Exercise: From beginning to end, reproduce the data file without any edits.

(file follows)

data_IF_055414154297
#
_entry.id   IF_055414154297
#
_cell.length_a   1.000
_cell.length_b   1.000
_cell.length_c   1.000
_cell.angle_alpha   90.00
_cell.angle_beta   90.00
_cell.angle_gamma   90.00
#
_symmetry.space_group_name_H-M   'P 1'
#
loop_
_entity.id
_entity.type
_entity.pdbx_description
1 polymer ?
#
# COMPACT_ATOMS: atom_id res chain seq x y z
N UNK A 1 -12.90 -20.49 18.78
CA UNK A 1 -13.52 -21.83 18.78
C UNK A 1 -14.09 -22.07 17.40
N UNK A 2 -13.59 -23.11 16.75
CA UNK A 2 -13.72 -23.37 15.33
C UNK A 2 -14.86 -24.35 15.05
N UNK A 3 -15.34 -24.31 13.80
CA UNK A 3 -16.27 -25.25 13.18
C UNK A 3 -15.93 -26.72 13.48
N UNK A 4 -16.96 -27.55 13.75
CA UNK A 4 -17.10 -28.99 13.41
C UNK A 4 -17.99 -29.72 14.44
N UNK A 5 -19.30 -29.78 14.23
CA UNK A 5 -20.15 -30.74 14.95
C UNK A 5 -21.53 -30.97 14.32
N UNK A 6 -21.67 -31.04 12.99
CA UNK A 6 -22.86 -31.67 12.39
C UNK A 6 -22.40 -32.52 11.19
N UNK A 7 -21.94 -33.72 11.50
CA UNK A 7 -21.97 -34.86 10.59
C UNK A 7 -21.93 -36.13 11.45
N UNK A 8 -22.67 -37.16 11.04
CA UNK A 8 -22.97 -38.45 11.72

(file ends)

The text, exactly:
data_IF_055414154297
#
_entry.id   IF_055414154297
#
_cell.length_a   1.000
_cell.length_b   1.000
_cell.length_c   1.000
_cell.angle_alpha   90.00
_cell.angle_beta   90.00
_cell.angle_gamma   90.00
#
_symmetry.space_group_name_H-M   'P 1'
#
loop_
_entity.id
_entity.type
_entity.pdbx_description
1 polymer ?
#
# COMPACT_ATOMS: atom_id res chain seq x y z
N UNK A 1 -12.90 -20.49 18.78
CA UNK A 1 -13.52 -21.83 18.78
C UNK A 1 -14.09 -22.07 17.40
N UNK A 2 -13.59 -23.11 16.75
CA UNK A 2 -13.72 -23.37 15.33
C UNK A 2 -14.86 -24.35 15.05
N UNK A 3 -15.34 -24.31 13.80
CA UNK A 3 -16.27 -25.25 13.18
C UNK A 3 -15.93 -26.72 13.48
N UNK A 4 -16.96 -27.55 13.75
CA UNK A 4 -17.10 -28.99 13.41
C UNK A 4 -17.99 -29.72 14.44
N UNK A 5 -19.30 -29.78 14.23
CA UNK A 5 -20.15 -30.74 14.95
C UNK A 5 -21.53 -30.97 14.32
N UNK A 6 -21.67 -31.04 12.99
CA UNK A 6 -22.86 -31.67 12.39
C UNK A 6 -22.40 -32.52 11.19
N UNK A 7 -21.94 -33.72 11.50
CA UNK A 7 -21.97 -34.86 10.59
C UNK A 7 -21.93 -36.13 11.45
N UNK A 8 -22.67 -37.16 11.04
CA UNK A 8 -22.97 -38.45 11.72